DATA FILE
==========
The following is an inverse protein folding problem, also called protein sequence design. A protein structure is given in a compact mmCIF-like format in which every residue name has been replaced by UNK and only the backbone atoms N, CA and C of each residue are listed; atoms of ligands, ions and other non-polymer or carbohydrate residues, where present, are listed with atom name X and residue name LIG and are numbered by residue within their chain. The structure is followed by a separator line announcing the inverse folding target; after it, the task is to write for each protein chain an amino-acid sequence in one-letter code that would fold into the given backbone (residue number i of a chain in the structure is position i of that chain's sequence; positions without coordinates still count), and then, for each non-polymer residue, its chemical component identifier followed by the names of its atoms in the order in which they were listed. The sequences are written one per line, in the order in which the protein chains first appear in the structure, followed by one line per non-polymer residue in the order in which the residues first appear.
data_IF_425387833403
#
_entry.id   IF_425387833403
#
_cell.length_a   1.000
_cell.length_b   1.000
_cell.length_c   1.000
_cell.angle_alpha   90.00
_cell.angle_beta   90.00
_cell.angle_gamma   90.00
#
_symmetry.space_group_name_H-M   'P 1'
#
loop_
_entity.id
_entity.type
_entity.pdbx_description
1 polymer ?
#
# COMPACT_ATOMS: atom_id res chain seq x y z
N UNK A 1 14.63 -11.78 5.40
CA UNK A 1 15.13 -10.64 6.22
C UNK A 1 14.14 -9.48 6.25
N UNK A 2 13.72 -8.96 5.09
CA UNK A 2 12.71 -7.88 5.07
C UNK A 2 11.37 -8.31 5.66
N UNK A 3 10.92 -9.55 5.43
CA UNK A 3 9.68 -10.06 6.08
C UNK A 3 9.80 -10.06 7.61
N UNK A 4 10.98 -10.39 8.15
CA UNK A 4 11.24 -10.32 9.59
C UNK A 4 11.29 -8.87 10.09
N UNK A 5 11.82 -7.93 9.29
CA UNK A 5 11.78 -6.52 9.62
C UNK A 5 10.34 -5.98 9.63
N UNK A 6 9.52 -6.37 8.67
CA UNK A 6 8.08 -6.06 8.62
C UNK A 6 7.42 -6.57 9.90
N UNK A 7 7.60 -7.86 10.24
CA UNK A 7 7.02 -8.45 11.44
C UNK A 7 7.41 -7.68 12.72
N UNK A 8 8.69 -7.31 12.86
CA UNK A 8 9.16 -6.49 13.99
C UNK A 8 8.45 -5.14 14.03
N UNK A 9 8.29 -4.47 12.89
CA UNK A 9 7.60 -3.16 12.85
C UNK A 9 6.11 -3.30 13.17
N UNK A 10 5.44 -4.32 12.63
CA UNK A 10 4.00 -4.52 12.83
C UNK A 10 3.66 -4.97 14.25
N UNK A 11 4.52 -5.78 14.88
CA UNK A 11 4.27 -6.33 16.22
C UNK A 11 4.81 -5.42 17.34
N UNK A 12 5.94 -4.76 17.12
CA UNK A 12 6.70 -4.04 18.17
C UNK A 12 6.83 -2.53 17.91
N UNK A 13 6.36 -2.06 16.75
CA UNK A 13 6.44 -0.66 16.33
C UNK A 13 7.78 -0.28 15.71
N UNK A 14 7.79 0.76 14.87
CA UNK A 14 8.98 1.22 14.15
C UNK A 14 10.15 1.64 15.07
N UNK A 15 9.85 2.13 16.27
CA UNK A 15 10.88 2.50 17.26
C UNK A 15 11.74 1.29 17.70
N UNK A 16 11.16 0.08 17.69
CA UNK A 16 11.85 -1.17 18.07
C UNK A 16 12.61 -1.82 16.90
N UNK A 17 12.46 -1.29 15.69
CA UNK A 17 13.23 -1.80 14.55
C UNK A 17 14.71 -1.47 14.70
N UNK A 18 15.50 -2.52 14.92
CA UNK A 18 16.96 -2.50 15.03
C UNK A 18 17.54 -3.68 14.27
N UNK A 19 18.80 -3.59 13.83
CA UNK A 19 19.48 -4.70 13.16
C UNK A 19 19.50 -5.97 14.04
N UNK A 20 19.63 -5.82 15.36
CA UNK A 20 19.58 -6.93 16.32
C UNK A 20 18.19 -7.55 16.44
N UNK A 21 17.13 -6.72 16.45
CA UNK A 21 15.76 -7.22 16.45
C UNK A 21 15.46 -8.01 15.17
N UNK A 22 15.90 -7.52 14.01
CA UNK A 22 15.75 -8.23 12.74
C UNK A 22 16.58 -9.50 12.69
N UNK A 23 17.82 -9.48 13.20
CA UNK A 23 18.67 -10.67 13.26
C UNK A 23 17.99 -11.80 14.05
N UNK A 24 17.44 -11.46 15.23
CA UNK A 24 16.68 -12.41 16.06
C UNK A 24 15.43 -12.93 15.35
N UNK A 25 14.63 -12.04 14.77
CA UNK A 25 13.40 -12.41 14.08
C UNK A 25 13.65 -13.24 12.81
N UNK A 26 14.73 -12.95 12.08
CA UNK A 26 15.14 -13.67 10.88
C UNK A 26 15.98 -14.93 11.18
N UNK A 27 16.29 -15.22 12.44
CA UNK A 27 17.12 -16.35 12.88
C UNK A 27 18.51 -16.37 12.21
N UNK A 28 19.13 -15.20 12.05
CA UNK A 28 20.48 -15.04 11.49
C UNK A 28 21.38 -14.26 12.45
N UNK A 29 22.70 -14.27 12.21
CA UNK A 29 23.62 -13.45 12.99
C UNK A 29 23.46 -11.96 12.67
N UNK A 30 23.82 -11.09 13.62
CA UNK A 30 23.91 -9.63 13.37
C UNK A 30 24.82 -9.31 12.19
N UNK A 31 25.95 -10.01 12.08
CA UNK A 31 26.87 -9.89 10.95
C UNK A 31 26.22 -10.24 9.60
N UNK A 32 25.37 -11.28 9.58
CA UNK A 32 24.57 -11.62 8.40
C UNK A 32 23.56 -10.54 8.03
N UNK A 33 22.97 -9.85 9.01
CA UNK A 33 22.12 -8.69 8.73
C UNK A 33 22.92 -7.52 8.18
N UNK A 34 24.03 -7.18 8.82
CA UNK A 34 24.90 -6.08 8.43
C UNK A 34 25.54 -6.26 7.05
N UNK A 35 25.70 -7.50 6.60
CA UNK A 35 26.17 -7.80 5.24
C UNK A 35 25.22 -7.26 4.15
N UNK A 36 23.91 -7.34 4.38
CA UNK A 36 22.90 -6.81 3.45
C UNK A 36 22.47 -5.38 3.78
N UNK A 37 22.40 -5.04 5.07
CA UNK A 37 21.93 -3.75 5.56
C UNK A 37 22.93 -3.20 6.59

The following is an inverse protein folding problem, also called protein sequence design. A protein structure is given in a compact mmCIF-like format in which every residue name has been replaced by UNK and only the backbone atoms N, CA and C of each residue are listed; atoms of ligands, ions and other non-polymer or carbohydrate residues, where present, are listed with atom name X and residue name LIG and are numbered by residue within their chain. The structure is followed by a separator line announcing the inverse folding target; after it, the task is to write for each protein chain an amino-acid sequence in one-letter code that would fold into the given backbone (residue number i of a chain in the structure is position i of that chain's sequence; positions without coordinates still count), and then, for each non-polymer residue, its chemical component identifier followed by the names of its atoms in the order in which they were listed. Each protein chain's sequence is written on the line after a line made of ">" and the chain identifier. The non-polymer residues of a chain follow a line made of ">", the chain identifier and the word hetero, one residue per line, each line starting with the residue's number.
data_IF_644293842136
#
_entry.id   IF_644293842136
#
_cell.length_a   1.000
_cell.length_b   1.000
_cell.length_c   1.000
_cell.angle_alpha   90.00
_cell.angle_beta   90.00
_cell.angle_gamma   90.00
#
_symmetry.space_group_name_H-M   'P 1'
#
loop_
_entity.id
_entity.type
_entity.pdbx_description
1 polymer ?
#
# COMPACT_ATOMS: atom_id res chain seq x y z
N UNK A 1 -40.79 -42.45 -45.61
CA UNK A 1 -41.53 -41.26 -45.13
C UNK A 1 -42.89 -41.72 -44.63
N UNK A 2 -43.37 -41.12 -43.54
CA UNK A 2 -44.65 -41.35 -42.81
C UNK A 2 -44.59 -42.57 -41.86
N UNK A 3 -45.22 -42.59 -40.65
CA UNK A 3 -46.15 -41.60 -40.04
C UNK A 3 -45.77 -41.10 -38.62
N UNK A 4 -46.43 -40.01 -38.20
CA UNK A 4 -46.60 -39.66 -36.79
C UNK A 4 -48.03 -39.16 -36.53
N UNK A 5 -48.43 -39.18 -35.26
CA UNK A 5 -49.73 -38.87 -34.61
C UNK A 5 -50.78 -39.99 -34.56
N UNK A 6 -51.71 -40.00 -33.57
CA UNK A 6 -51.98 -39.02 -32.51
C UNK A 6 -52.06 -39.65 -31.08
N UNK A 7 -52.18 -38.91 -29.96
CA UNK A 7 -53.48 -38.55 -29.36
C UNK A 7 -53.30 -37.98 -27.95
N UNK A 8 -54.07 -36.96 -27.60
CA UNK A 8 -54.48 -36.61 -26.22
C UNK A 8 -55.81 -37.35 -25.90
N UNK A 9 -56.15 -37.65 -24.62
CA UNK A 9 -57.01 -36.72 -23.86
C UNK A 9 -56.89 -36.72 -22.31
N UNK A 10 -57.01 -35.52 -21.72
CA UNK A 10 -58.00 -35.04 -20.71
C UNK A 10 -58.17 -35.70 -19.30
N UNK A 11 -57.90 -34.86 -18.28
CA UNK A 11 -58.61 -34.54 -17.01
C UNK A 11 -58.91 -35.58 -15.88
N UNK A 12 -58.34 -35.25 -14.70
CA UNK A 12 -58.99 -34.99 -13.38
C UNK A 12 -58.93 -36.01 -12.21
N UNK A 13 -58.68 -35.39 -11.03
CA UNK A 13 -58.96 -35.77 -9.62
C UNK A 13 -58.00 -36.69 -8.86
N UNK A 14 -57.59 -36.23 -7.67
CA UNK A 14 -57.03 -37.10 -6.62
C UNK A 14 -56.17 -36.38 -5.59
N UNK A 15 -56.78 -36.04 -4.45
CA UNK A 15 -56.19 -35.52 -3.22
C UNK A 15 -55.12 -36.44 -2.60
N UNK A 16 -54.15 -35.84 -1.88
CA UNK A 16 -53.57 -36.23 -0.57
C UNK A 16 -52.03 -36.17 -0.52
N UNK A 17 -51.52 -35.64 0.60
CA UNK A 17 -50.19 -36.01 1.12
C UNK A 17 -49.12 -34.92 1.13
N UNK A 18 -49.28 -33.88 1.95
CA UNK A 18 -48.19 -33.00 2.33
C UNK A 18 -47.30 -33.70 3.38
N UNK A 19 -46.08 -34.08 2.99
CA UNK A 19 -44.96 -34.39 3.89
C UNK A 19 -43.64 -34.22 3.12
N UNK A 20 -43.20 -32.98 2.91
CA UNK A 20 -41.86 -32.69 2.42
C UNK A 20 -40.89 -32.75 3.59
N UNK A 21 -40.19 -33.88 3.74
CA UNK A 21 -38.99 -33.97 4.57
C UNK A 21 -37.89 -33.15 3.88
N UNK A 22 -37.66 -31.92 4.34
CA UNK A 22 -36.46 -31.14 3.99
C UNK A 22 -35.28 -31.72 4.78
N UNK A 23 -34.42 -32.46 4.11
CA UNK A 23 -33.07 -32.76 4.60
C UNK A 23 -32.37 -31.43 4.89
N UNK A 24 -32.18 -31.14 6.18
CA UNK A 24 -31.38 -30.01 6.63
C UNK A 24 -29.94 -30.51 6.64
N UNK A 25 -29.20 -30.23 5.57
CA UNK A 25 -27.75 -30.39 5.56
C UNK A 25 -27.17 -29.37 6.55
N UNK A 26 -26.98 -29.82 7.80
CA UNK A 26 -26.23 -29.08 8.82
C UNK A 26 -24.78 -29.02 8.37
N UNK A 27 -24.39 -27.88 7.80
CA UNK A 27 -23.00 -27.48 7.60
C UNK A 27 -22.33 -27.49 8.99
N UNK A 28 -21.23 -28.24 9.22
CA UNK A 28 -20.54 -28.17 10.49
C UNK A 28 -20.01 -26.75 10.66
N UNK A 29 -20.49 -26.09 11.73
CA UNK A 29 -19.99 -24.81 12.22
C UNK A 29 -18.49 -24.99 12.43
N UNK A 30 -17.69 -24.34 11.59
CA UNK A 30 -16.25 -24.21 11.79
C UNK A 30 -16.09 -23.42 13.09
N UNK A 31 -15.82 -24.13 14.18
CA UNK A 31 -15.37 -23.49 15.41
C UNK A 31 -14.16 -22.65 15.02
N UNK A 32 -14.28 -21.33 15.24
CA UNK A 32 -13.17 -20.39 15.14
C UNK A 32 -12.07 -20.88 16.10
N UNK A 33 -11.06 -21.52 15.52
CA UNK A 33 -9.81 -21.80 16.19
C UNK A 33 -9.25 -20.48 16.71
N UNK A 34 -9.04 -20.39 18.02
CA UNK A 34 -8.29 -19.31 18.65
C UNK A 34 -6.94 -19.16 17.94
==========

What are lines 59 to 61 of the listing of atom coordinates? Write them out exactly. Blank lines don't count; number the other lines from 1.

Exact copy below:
CA UNK A 13 6.44 -0.66 16.33
C UNK A 13 7.78 -0.28 15.71
N UNK A 14 7.79 0.76 14.87